By Louis Simpson
On the lawn at the villa—
That’s the way to start, eh, reader?
We know where we stand—somewhere expensive—
You and I imperturbes, as Walt would say,
Before the diversions of wealth, you and I engagés.
On the lawn at the villa
Sat a manufacturer of explosives,
His wife from Paris,
And a young man named Bruno,
And myself, being American,
Willing to talk to these malefactors,
The manufacturer of explosives, and so on,
But somehow superior. By that I mean democratic.
It’s complicated, being an American,
Having the money and the bad conscience, both at the same time.
Perhaps, after all, this is not the right subject for a poem.
We were all sitting there paralyzed
In the hot Tuscan afternoon,
And the bodies of the machine-gun crew were draped over the balcony.
So we sat there all afternoon.
Louis Simpson, “On the Lawn at the Villa” from The Owner of the House: New Collected Poems 1940-2001. Copyright © 2003 by Louis Simpson. Reprinted with the permission of BOA Editions, Ltd., www.boaeditions.org.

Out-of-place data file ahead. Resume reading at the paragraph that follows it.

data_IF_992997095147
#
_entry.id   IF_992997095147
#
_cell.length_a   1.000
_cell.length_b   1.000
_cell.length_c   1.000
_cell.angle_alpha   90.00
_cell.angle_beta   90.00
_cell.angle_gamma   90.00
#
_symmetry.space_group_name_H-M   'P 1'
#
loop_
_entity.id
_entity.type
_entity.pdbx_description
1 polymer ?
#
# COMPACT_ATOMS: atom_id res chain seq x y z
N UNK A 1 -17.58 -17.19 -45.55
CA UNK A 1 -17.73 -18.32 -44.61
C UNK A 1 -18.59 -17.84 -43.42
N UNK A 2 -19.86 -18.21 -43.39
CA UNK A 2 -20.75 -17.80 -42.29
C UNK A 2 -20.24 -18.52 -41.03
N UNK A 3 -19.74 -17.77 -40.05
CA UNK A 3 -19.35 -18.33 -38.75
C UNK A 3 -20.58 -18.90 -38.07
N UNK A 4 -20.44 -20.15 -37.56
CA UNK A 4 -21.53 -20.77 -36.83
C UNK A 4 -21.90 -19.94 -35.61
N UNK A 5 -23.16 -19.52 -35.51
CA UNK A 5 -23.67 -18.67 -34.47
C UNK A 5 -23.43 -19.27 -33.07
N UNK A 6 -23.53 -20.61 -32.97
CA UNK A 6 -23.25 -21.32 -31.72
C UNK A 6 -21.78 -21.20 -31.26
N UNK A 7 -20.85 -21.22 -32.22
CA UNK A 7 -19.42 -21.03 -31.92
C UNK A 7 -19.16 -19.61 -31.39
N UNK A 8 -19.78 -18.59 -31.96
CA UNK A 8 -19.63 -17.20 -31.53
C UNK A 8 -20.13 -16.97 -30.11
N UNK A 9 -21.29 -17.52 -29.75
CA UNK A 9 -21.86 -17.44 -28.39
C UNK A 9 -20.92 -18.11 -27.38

Source: Collected Poems (BOA Editions Ltd., 1988)
Born in Jamaica, Louis Simpson spent most of his adult life in the United States, where he was active as a poet, translator, literary critic, and professor. After serving with an airborne division in WWII, he completed his education at Columbia and in France, where his first book of poetry was published in 1949. Typical subjects included his West Indian boyhood and the mysteries of ordinary life. At the End of the Open Road won the Pulitzer Prize in 1964.
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